Native Paths American Indian Art
from the Collection of Charles and Valerie Diker
Alisa LaGamma: Genesis:
Ideas of Origin in African Sculpture
Alisa LaGamma: Echoing Images:
Couples in African Sculpture (Metropolitan Museum of Art Series)
Alisa LaGamma: Art and Oracle:
African Art and Rituals of Divination
Elena Phipps: The Colonial Andes:
Tapestries and Silverwork, 1530-1830 (Metropolitan Museum of Art Series)
Eric Kjellgren: Adorning the World :
Art of the Marquesas Islands (Metropolitan Museum of Art Publications)
Eric Kjellgren: Splendid Isolation:
Art of Easter Island
Heidi King: Rain of the Moon:
Silver in Ancient Peru
Kristi Butterwick: Heritage of Power:
Ancient Sculpture from West Mexico : The Andrall E. Pearson Family Collection (Metropolitan Museum of Art Series)
Ralph T. Coe: The Responsive Eye:
Ralph T. Coe and the Collecting of American Indian Art
Virginia-Lee Webb: Perfect Documents:
Walker Evans and African Art, 1935
Wallach Gallery. Figures of Makonde men, around 1970-80, one carrying a boy and a suitcase, the other a water pipe and a spear.
via NYTimes, Art In Review [additional linkage provided by RGL]:
A Century of Makonde Masquerade in Mozambique
By HOLLAND COTTER
Published: November 2, 2007
Through Dec. 8
Goodbye to timeless Africa, darkest Africa, out-of-Africa and the "primitive" Africa that made Western Modernism sexy — to all the blinding stereotypes that shape the way Africa continues to be viewed internationally. Such farewells form the very basis of African art history as a progressive discipline today. And they clearly underlie exhibitions like this one, organized by Alexander Ives Bortolot, a lecturer in African art history at Dartmouth College and a Columbia University doctoral candidate.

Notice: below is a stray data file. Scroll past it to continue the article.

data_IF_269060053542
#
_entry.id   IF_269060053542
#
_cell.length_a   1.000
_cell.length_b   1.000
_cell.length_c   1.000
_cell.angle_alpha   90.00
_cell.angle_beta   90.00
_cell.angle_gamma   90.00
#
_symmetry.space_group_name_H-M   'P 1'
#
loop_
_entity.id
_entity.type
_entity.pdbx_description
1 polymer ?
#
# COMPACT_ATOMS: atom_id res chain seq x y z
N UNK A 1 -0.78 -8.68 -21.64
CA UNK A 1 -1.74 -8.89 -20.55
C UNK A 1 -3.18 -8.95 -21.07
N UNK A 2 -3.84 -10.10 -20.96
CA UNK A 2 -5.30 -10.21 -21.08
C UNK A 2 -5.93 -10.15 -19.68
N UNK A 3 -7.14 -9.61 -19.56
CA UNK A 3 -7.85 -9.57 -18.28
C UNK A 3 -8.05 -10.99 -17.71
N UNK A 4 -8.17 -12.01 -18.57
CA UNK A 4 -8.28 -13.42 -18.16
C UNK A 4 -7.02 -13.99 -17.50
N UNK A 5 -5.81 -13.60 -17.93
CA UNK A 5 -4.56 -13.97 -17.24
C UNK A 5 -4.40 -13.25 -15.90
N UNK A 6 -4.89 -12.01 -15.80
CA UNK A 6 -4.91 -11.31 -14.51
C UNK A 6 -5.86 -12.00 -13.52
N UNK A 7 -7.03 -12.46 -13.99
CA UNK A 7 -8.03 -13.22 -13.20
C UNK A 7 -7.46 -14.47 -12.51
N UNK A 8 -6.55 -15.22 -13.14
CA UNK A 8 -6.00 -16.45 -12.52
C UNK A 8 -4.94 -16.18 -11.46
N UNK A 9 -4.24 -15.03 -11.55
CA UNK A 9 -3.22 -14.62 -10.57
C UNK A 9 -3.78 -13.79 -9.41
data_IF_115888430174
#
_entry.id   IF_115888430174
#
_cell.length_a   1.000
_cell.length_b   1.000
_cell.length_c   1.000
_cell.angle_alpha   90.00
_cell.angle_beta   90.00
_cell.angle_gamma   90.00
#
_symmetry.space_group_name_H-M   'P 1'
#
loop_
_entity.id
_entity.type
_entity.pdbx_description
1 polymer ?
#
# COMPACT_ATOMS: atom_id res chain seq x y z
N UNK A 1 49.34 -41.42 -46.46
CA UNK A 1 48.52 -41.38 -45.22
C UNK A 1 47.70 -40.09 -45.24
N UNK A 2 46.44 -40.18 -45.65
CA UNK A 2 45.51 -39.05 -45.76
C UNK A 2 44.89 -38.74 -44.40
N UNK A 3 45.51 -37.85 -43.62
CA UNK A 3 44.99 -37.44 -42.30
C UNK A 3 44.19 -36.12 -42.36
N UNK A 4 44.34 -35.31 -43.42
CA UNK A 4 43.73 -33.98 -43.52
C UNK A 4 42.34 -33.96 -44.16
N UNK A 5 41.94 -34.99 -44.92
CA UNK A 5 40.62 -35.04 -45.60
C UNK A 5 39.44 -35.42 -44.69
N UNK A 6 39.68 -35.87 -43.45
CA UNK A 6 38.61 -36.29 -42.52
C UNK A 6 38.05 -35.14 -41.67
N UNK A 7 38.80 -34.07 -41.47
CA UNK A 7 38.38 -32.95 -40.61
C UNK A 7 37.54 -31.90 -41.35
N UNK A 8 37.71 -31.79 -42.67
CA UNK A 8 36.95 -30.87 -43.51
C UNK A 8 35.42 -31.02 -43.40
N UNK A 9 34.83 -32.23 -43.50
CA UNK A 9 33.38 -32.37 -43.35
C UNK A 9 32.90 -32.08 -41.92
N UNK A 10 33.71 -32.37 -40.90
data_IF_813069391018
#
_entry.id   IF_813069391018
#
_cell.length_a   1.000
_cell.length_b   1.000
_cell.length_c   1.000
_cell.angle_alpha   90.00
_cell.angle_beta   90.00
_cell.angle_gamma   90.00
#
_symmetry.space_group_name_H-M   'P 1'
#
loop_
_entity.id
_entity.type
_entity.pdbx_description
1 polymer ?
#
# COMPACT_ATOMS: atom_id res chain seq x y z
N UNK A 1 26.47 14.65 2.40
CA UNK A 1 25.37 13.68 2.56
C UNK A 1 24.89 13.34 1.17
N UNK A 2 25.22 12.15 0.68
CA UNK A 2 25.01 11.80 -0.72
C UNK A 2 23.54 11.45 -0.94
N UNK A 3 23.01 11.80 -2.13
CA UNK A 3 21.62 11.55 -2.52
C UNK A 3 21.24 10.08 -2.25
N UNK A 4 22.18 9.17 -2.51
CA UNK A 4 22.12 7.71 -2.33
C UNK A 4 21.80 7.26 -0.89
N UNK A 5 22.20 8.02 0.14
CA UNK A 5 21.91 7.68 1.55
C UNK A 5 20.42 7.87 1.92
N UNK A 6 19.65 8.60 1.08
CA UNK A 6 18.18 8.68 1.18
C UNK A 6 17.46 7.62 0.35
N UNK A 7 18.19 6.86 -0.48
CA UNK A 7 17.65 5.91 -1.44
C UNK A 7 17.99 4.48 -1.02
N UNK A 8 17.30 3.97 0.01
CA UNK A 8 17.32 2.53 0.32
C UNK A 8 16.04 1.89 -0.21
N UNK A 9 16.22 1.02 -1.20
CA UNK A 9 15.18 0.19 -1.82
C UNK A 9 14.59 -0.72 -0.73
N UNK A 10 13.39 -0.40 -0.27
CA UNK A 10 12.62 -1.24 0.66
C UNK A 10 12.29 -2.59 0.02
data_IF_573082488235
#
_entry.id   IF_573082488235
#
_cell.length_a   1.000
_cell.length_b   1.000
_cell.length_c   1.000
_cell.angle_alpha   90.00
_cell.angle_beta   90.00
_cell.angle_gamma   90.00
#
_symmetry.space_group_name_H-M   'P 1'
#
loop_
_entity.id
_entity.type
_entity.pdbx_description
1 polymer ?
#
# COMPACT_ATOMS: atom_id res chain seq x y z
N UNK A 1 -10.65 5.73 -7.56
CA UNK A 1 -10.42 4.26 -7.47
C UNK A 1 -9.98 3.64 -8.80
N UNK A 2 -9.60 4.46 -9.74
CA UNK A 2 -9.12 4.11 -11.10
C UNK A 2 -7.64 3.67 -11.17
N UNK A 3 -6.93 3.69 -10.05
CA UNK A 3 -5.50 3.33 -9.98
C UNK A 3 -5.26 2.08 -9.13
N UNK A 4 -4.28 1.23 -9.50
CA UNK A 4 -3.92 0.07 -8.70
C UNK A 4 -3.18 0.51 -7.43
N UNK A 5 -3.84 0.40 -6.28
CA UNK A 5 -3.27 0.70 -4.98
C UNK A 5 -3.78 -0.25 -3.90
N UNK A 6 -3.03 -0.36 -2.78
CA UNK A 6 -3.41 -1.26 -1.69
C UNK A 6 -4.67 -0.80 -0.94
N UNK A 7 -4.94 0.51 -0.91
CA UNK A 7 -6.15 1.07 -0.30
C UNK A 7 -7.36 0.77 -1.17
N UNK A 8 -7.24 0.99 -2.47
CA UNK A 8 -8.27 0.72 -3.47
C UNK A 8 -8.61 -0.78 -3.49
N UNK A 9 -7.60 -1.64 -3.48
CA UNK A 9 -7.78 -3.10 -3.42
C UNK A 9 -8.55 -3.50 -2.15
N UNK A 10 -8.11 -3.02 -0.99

Art from Mozambique, and East Africa in general, is scantily represented in public collections, and the art of the Makonde people has been little studied in recent years. So Mr. Bortolot is filling a scholarly need. And he approaches his subject in an interesting way, not through objects per se, but through the masked performance tradition called mapiko in which they play an integral role.
The show begins with 19th- and early-20th-century sculptures that suggest the roots of the masquerades performed by masked and costumed Makonde men — participation by women was forbidden — who assumed the personas of ancestral spirits who protected and preserved order in the community. Beginning in the 1920s, its spiritual utility diminished, but its role as inventive social commentary increased. When a socialist government came to power after independence in 1964, the masquerade became a vehicle for a new ethic of self-reliance and social equality. Women began participating and created masquerades of their own.
Now, after a protracted civil war and the establishment of multiparty democracy, the mapiko tradition is thriving in freestyle mode. Some performers present it as pure entertainment, others as social critique, still others as a way to restore old spiritual meanings. In every case this is a transformative art at the center of society, not a luxury item at its fringes. It encompasses ideas of repetition and change, and Western art can learn from it.
Mr. Bortolot captures all of this thrillingly. And Wallach, in presenting the show, does exactly what a university gallery should so. It showcases fresh research; fleshes out that research with marvelous and unfamiliar objects; and distills it in a catalog of nuanced clarity, written by the curator. Congratulations all around.
via e-flux :
REMIX: NEW MODERNITIES IN A POST-INDIAN WORLD
2301 N. Central Ave.
Phoenix, AZ 85004
In Remix: New Modernities in a Post-Indian World, 15 contemporary Native artists have much to say about the modern world. The exhibition presents mixed media work on canvas and in video, photography, sculpture, collage and performance. The artists explore broad themes of class, gender and globalization as well as engage in the more personal territory of family and community. Remix opened October 6, 2007, at the Heard Museum.